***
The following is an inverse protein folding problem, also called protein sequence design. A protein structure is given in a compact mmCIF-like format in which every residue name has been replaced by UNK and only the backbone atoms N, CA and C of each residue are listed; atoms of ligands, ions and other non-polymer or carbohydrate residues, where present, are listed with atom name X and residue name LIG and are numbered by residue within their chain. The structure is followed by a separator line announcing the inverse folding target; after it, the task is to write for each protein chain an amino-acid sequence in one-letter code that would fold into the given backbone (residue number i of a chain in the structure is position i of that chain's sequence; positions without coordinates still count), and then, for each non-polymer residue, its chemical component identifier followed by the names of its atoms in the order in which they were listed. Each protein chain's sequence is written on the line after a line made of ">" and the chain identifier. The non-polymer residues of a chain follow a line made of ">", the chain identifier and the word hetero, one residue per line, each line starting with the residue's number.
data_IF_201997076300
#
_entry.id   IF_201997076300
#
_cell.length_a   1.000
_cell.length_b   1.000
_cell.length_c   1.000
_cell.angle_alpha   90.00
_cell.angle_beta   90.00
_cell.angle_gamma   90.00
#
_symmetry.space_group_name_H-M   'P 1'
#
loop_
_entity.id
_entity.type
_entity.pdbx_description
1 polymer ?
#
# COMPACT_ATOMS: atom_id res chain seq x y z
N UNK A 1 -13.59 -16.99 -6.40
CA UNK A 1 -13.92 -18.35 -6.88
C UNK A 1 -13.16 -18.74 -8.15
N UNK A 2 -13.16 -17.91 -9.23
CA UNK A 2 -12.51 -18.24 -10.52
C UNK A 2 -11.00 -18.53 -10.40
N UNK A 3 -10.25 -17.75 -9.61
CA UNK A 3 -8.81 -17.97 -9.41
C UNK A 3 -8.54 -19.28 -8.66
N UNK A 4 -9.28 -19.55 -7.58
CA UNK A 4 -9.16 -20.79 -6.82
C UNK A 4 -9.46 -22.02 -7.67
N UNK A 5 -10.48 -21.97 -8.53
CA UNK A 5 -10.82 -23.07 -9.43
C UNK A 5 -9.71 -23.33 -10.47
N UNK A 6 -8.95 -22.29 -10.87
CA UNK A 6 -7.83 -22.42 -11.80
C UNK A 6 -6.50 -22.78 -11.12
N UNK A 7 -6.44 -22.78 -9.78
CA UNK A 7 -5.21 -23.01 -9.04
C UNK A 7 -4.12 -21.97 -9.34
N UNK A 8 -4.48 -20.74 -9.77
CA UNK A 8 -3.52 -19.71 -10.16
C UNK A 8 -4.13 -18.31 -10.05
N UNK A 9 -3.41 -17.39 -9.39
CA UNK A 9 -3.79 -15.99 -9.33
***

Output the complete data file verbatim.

The following is an inverse protein folding problem, also called protein sequence design. A protein structure is given in a compact mmCIF-like format in which every residue name has been replaced by UNK and only the backbone atoms N, CA and C of each residue are listed; atoms of ligands, ions and other non-polymer or carbohydrate residues, where present, are listed with atom name X and residue name LIG and are numbered by residue within their chain. The structure is followed by a separator line announcing the inverse folding target; after it, the task is to write for each protein chain an amino-acid sequence in one-letter code that would fold into the given backbone (residue number i of a chain in the structure is position i of that chain's sequence; positions without coordinates still count), and then, for each non-polymer residue, its chemical component identifier followed by the names of its atoms in the order in which they were listed. Each protein chain's sequence is written on the line after a line made of ">" and the chain identifier. The non-polymer residues of a chain follow a line made of ">", the chain identifier and the word hetero, one residue per line, each line starting with the residue's number.
data_IF_201997076300
#
_entry.id   IF_201997076300
#
_cell.length_a   1.000
_cell.length_b   1.000
_cell.length_c   1.000
_cell.angle_alpha   90.00
_cell.angle_beta   90.00
_cell.angle_gamma   90.00
#
_symmetry.space_group_name_H-M   'P 1'
#
loop_
_entity.id
_entity.type
_entity.pdbx_description
1 polymer ?
#
# COMPACT_ATOMS: atom_id res chain seq x y z
N UNK A 1 -13.59 -16.99 -6.40
CA UNK A 1 -13.92 -18.35 -6.88
C UNK A 1 -13.16 -18.74 -8.15
N UNK A 2 -13.16 -17.91 -9.23
CA UNK A 2 -12.51 -18.24 -10.52
C UNK A 2 -11.00 -18.53 -10.40
N UNK A 3 -10.25 -17.75 -9.61
CA UNK A 3 -8.81 -17.97 -9.41
C UNK A 3 -8.54 -19.28 -8.66
N UNK A 4 -9.28 -19.55 -7.58
CA UNK A 4 -9.16 -20.79 -6.82
C UNK A 4 -9.46 -22.02 -7.67
N UNK A 5 -10.48 -21.97 -8.53
CA UNK A 5 -10.82 -23.07 -9.43
C UNK A 5 -9.71 -23.33 -10.47
N UNK A 6 -8.95 -22.29 -10.87
CA UNK A 6 -7.83 -22.42 -11.80
C UNK A 6 -6.50 -22.78 -11.12
N UNK A 7 -6.44 -22.78 -9.78
CA UNK A 7 -5.21 -23.01 -9.04
C UNK A 7 -4.12 -21.97 -9.34
N UNK A 8 -4.48 -20.74 -9.77
CA UNK A 8 -3.52 -19.71 -10.16
C UNK A 8 -4.13 -18.31 -10.05
N UNK A 9 -3.41 -17.39 -9.39
CA UNK A 9 -3.79 -15.99 -9.33